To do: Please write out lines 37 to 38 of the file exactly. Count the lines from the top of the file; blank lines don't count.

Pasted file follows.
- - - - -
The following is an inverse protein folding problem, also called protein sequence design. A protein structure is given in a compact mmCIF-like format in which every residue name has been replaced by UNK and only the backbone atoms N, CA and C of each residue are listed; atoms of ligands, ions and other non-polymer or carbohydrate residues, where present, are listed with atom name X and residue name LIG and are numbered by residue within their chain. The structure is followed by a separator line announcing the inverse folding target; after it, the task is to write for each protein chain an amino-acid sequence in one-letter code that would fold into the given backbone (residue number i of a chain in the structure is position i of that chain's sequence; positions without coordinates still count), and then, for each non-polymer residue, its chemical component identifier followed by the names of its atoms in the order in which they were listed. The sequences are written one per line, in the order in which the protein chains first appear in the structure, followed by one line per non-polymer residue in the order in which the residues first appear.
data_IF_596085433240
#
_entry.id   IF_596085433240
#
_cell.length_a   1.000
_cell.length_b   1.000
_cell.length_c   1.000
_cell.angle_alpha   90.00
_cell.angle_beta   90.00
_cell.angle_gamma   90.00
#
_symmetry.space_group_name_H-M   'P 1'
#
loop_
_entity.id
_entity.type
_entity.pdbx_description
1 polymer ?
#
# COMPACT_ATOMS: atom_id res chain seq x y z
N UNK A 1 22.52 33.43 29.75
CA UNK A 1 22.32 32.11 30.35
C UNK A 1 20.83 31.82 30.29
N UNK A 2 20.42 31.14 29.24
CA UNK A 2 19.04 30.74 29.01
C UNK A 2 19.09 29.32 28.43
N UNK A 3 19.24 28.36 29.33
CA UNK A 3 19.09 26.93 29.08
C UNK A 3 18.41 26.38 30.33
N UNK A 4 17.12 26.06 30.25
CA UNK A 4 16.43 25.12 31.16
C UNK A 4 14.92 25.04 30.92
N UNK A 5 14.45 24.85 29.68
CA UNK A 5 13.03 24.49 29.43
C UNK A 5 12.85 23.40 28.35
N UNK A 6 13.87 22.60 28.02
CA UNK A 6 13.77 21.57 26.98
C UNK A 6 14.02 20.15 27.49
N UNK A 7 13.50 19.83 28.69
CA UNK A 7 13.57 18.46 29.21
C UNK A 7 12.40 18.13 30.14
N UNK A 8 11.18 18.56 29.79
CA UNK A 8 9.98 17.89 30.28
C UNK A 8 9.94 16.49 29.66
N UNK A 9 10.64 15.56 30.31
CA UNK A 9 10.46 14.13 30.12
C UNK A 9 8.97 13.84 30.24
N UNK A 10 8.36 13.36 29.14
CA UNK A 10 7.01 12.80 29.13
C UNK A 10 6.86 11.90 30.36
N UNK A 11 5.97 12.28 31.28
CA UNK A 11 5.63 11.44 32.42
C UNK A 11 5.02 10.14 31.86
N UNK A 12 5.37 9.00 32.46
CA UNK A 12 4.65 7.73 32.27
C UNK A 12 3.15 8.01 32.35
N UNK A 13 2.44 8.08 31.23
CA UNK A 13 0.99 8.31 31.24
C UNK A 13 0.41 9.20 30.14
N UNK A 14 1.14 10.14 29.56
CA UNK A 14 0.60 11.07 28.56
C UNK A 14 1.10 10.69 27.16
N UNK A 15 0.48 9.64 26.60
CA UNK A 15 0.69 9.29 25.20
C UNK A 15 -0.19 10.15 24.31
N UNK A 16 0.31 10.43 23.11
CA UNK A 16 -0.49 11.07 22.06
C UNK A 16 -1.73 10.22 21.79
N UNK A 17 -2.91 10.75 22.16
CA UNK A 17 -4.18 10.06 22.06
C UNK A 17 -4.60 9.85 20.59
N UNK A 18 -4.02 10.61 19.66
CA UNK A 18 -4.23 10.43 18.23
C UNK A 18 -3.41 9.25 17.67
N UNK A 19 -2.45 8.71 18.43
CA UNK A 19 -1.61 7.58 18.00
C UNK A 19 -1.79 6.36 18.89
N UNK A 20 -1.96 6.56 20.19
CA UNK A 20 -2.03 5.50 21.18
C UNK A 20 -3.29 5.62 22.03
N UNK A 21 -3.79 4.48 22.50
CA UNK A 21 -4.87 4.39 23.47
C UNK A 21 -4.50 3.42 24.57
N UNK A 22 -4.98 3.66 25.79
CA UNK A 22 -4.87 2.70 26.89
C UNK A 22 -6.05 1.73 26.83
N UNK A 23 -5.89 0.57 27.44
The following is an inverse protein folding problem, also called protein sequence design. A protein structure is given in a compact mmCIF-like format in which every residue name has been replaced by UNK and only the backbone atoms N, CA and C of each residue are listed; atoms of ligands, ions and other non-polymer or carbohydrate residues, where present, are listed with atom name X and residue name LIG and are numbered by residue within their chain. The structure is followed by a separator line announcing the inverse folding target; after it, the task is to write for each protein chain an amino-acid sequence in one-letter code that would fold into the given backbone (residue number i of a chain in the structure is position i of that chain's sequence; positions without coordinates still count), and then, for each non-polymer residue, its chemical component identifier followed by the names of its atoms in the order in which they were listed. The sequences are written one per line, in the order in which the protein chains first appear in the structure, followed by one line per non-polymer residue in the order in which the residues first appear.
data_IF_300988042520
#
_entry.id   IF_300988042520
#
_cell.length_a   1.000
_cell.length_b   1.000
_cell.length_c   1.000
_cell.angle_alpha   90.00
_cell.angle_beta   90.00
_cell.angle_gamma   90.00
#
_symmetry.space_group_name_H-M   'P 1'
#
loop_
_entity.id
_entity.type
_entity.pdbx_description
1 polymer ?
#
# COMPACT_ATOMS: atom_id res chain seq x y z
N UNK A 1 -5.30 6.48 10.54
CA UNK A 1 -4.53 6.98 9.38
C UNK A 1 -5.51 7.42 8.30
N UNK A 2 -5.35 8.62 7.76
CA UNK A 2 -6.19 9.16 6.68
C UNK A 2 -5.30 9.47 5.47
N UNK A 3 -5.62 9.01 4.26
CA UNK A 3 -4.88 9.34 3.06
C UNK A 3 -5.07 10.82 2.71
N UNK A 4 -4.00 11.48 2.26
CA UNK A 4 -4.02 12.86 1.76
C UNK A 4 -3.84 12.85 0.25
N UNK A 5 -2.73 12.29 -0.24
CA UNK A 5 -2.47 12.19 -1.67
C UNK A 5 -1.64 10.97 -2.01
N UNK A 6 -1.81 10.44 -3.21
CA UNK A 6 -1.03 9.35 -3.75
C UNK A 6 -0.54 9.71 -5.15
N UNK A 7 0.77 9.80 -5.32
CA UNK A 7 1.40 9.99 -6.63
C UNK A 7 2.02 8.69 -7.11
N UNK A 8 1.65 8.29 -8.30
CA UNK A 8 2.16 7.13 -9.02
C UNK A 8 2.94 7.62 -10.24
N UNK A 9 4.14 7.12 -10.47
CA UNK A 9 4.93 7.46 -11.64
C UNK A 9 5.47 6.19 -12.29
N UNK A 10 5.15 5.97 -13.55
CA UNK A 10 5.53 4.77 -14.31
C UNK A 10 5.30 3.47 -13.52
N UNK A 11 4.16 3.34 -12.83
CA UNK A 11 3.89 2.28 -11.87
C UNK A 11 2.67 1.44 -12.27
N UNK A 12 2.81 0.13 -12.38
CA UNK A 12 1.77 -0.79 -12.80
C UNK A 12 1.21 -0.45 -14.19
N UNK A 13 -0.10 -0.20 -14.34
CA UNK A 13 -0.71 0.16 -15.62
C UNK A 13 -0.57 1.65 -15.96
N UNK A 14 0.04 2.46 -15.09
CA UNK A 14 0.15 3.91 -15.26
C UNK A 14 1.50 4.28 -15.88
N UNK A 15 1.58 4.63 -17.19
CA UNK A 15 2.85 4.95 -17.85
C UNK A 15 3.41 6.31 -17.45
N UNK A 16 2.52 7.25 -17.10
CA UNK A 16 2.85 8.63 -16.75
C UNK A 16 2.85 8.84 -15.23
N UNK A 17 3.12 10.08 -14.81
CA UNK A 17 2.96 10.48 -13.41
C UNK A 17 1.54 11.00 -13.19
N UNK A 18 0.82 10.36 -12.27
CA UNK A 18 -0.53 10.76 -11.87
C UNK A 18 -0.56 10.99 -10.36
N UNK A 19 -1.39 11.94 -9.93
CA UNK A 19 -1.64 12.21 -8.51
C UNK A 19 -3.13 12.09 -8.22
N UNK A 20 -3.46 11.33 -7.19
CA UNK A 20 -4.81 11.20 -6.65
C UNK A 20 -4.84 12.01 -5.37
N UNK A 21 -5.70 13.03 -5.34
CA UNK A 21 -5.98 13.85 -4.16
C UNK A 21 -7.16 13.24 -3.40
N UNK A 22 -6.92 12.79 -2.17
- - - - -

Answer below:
N UNK A 6 13.87 22.60 28.02
CA UNK A 6 13.77 21.57 26.98